BOSTON — It appears Gov. Deval Patrick may need to wait until next year for lawmakers to take up his request for $30 million to begin covering the costs associated with the handling of criminal cases impacted by breaches at the Hinton drug testing lab.
Republican lawmakers say the Legislature is unlikely over the next month to approve the request. While Patrick has attached some urgency to his request, any lawmaker meeting in informal sessions scheduled for the rest of 2012 can block the advancement of any bill.
Patrick formally met with Democratic leaders of the House and Senate last week for the first time in four months, seeking a commitment from both branches to bring the mid-year budget request forward for a vote “quickly.”
The governor left the meeting without any assurances that passage of his bill (H 4489) would be possible before the next Legislature is sworn in come January, when formal sessions and floor debates will resume.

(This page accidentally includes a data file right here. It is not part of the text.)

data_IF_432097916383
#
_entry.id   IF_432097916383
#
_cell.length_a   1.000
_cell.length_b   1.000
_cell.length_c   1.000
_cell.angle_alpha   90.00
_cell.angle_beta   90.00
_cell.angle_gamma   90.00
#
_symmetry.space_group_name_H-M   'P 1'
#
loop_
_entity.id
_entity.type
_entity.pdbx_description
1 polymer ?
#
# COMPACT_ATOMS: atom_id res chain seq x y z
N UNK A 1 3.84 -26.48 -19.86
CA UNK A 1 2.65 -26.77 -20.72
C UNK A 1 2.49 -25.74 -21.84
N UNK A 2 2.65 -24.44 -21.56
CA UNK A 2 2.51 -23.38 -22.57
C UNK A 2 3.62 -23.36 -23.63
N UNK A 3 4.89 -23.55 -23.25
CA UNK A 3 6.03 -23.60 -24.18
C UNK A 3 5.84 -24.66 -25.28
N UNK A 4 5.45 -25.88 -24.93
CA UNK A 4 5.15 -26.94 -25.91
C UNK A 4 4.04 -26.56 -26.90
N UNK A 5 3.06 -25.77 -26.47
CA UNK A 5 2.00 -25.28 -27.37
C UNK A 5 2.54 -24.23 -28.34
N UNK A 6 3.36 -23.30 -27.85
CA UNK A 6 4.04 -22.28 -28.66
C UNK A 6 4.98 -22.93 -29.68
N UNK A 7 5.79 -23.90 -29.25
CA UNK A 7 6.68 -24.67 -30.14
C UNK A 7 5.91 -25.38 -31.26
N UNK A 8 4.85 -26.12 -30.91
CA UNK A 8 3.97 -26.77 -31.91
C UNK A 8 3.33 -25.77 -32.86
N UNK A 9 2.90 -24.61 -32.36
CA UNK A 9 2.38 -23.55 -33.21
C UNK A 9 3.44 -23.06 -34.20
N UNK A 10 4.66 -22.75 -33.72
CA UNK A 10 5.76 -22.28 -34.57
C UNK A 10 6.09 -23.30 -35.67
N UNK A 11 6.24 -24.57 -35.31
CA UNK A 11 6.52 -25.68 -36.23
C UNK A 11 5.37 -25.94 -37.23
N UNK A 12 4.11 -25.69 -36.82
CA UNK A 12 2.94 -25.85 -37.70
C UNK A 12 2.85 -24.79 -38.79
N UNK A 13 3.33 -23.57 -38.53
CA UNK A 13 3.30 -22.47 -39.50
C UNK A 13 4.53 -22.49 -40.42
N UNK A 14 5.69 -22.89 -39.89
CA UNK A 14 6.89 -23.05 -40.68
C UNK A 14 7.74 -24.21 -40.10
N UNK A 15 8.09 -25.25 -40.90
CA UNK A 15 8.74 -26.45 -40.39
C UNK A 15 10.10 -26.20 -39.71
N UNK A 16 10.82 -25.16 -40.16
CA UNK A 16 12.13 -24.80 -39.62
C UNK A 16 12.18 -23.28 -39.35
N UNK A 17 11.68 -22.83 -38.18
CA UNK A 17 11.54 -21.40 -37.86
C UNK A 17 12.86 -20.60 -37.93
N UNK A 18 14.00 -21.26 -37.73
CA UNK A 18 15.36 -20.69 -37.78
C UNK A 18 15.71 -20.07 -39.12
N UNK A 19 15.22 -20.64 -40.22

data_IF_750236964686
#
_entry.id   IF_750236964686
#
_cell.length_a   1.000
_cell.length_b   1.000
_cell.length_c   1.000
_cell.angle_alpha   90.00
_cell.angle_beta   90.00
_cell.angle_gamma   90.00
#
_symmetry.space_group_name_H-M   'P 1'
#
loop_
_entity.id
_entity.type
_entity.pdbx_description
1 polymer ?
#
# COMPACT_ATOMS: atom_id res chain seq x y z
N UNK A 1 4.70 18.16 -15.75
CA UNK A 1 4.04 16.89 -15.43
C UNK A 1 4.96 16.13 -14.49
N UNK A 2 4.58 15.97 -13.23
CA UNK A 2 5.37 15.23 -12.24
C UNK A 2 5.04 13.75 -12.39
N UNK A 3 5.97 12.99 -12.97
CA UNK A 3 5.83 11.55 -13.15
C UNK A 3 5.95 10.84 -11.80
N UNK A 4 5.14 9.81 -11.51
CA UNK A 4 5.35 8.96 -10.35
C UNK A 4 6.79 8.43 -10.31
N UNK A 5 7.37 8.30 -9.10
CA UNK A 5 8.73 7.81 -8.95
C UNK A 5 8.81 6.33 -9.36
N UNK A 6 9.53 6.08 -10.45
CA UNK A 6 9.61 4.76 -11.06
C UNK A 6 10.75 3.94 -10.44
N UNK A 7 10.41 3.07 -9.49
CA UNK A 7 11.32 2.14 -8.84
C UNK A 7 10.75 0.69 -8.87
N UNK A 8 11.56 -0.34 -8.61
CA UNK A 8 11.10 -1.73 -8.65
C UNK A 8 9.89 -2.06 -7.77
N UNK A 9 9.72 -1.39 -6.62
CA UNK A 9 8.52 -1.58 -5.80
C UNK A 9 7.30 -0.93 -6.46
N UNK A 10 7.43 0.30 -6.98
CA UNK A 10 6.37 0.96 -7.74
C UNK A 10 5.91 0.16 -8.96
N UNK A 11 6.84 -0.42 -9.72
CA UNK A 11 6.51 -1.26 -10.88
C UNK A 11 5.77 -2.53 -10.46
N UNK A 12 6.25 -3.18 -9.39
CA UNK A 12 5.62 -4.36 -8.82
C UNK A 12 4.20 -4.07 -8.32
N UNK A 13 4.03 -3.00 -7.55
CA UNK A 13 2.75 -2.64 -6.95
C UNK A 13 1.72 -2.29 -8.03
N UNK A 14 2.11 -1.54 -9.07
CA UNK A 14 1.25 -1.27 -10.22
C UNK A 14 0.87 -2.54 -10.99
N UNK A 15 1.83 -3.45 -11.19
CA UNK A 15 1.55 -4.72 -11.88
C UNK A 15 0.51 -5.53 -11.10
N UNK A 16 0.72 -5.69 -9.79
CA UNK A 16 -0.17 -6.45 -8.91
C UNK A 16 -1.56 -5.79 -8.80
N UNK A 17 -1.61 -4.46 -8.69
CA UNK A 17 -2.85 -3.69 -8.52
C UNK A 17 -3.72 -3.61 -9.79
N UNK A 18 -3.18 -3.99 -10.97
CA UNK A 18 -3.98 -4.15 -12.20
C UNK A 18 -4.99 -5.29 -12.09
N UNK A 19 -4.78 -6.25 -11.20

“The governor met with the Democratic leadership. He’s never reached out to me in any substantive way to talk about this issue and I’m quite confident as presented the Republican caucus would have issues with it,” House Minority Leader Brad Jones said.
Patrick filed the budget request on Nov. 1 to begin paying for the fallout from the drug lab scandal involving a chemist who has admitted to tampering with evidence. Though the amount is only expected to cover a few months of expenses, the administration has said delays could strain agency budgets as they take on the added workload without scaling back normal operations.
The governor is asking for the funds to be put into a dedicated account to be managed by Administration and Finance Secretary Jay Gonzalez and distributed as needed to various agencies.
Jones said he was hesitant to hand the administration a pool of money without spending controls, suggesting it might be appropriate for an independent authority to be placed in charge of dispersing the money. “We’re being asked to give this pool of money to A&F to basically oversee the cleanup of a mess they created,” Jones said.